Ontario Bill will make it illegal to expose cruelty on farms

Canadians are speaking out against the Ford government’s Bill 156. What is the government hiding?

STOP BILL 156 – ONTARIO’S ‘AG-GAG’ BILL

The Conservative government’s proposed Bill 156 is a dangerous piece of legislation that would hide animal abuse and prevent animal activists, whistleblowers, media, and others, from performing their vital role in exposing the horrific treatment of farmed animals. Please help us #StopBill156Sign the PetitionDownload Paper Petition

BILL 156 MYTHS/FACTS

MYTH #1: BILL 156 WAS INTRODUCED FOR FARMER AND FOOD SAFETY AND TO PROTECT ANIMAL WELFARE

Bill 156 was drafted “to protect farmers, and others, from risks” in their homes and at their workplaces in Ontario. The legislation is “intended to protect farm animals” and prevent  “exposing farm animals to disease and stress”.  It balances the security of farmers  and  “the food supply”, with the right of people “to participate in legal protests”. (Source: MPP Ernie Hardeman, Ontario Minister of Agriculture, Food and Rural Affairs, December 10, 2019 – House Debate.)

FACT #1:

Bill 156 was drafted at the behest of some in the Ontario animal agricultural sector. Its purpose is to conceal unacceptable conditions at their farms, workplaces and agri-businesses, and to safeguard their financial interests. It is designed to protect profits, while stifling dissent over animal exploitation and appalling agricultural practices and operations. Its goal is to suppress exposure of animal suffering and cruelty – both on farms and during transport. It is an attempt to hide unsanitary and unhygienic conditions extant on many farms and during all live transport. It aims to silence workplace whistleblowers. It will prevent peaceful protests on public property, rendering them unlawful. It allows for “force” by farmers and thus encourages violence. It will allow heavy penalties for any person deemed not in compliance. It essentially criminalizes compassion for farm animals.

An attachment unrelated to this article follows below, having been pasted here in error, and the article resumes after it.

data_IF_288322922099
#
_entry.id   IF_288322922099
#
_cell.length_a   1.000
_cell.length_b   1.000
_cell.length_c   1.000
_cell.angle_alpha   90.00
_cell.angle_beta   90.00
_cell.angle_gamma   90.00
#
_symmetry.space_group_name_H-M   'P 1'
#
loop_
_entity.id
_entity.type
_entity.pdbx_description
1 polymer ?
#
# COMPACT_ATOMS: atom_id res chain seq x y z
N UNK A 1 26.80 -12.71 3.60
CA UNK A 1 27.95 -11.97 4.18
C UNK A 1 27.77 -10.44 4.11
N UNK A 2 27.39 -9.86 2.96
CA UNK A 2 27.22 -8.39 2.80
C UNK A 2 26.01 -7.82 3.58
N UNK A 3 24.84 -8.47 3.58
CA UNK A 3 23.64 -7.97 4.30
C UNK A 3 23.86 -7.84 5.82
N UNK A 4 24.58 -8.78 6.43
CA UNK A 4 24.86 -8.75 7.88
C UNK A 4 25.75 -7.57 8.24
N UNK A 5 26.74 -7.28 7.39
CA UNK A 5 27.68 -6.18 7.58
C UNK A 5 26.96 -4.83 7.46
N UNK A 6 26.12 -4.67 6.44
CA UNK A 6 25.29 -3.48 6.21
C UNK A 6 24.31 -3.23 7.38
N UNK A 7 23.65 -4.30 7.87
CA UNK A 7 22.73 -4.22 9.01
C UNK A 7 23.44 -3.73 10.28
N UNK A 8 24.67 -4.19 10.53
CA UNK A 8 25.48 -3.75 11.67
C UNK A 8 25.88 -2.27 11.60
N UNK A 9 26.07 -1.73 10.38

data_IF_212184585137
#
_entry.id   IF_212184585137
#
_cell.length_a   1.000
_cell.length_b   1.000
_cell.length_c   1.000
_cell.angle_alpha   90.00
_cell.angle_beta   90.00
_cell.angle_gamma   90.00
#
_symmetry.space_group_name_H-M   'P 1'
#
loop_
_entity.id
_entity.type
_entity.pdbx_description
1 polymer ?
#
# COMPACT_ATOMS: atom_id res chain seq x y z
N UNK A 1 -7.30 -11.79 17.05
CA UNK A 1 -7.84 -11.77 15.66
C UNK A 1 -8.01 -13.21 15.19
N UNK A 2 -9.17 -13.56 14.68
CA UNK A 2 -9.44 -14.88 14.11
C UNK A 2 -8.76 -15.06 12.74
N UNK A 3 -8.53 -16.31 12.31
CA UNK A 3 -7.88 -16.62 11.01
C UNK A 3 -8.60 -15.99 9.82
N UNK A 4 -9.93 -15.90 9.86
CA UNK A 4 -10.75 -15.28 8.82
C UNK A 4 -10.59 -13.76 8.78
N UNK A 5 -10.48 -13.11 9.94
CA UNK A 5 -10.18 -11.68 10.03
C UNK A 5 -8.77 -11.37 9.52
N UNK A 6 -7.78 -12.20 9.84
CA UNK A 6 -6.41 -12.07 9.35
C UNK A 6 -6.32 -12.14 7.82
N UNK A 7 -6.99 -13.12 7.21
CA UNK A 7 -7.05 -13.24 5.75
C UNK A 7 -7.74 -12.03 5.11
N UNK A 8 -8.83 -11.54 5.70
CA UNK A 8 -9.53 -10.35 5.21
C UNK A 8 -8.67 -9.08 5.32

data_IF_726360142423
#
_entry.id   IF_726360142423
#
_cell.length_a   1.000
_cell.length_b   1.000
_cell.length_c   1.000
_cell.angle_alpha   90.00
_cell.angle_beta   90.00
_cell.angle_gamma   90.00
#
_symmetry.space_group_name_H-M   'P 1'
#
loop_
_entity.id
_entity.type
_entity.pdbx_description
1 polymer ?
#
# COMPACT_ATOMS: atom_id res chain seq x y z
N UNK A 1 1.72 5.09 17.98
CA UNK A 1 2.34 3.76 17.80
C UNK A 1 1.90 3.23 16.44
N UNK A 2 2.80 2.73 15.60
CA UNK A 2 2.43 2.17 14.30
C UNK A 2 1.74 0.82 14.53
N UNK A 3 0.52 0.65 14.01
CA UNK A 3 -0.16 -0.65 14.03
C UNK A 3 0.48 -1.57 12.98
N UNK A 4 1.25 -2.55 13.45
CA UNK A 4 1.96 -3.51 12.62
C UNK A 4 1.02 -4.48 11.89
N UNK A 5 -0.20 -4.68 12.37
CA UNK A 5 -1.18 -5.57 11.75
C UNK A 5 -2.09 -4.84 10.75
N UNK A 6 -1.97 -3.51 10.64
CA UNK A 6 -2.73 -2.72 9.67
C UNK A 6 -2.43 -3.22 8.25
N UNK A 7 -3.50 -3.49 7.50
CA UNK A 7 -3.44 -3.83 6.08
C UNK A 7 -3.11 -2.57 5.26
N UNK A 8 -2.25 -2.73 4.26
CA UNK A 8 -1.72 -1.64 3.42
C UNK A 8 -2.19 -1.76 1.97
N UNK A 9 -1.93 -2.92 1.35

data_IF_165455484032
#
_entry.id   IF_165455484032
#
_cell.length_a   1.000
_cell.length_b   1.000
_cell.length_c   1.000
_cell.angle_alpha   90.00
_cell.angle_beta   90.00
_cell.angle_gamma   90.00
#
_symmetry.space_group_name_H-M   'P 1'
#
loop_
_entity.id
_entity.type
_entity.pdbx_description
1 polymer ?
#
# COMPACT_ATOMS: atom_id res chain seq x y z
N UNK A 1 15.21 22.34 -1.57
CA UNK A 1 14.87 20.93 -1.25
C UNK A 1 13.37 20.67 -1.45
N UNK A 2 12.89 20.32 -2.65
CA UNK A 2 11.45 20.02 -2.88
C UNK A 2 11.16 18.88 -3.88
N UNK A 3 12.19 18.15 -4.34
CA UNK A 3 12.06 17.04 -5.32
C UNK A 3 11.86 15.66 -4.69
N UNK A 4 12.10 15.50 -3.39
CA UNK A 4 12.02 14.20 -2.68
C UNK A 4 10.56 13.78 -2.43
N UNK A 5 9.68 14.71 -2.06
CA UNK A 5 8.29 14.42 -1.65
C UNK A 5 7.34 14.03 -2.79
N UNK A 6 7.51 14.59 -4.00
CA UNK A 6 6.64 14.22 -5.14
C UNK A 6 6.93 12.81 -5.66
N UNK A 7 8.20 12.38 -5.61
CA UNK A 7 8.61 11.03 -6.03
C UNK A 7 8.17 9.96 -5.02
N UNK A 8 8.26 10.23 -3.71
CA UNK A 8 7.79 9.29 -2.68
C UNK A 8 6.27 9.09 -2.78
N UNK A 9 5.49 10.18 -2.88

MYTH #2: ONTARIO IS AT THE FOREFRONT OF DEVELOPING NECESSARY AGRI-FOOD LEGISLATION TO PROTECT FARMING COMMUNITIES AND THE PUBLIC 

“We’re very proud that by bringing forward this legislation, Ontario is helping to lead the development of agri-food-specific trespass legislation in Canada. Other governments are taking steps to support their security as we are, here in Ontario.” (MPP Toby Barrett, Haldeman-Norfolk, December 10, 2019 – House Debate.)

FACT #2:

Bill 156 is closely modeled on similar legislation in the United States, known as ‘ag gag’ laws, which have been struck down by the courts in multiple U.S. states as unconstitutional. Bill 156 is contrary to the public interest and is a violation of citizens’ rights in Ontario guaranteed under the Canadian Charter of Rights and Freedoms. Designed solely to protect agri-business, it will not deter dedicated truth-seekers with broader democratic priorities and humane principles; instead, it would expose the government and Crown to liability and thus incur significant taxpayer expense if challenged in court.

AG-GAG BILL 156

ag gag bill 156 - what are they hiding?

What are they hiding?

MYTH #3: CONSULTATION

The Ontario government consulted with key stakeholders in 2019, including “animal rights groups”. (Source: MPP Ernie Hardeman, Minister of Agriculture, December 10, 2019 – House Debate.)

FACT #3: